Key Assignment Scheme with Authenticated Encryption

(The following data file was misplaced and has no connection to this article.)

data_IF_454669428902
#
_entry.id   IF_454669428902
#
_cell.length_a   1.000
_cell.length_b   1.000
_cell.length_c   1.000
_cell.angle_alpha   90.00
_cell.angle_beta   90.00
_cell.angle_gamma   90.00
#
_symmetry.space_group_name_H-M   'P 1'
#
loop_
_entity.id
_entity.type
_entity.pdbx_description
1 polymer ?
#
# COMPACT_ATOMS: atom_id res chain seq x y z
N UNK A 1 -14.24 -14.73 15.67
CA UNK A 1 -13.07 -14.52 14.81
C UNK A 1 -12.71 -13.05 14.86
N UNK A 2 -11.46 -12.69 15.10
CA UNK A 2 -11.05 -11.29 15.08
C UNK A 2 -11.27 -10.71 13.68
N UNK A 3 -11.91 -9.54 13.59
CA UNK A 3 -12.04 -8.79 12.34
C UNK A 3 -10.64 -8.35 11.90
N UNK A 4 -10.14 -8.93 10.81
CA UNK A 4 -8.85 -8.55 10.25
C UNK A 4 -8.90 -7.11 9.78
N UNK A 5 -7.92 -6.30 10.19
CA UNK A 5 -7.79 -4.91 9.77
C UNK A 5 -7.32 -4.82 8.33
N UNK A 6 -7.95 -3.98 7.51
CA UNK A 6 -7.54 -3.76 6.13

The Key Assignment Scheme (KAS) is a well-studied cryptographic primitive used for hierarchical access control (HAC) in a multilevel organisation where the classes of people with higher privileges can access files of those with lower ones. Our first contribution is the formalization of a new cryptographic primitive, namely, KAS-AE that supports the aforementioned HAC solution with an additional authenticated encryption property. Next, we present three efficient KAS-AE schemes that solve the HAC and the associated authenticated encryption problem more efficiently – both with respect to time and memory – than the existing solutions that achieve it by executing KAS and AE separately. Our first KAS-AE construction is built by using the cryptographic primitive MLE (EUROCRYPT 2013) as a black box; the other two constructions (which are the most efficient ones) have been derived by cleverly tweaking the hash function FP (Indocrypt 2012) and the authenticated encryption scheme APE (FSE 2014). This high efficiency of our constructions is critically achieved by using two techniques: design of a mechanism for reverse decryption used for reduction of time complexity, and a novel key management scheme for optimizing storage requirements when organizational hierarchy forms an arbitrary access graph (instead of a linear graph). We observe that constructing a highly efficient KAS-AE scheme using primitives other than MLE, FP and APE is a non-trivial task. We leave it as an open problem. Finally, we provide a detailed comparison of all the KAS-AE schemes.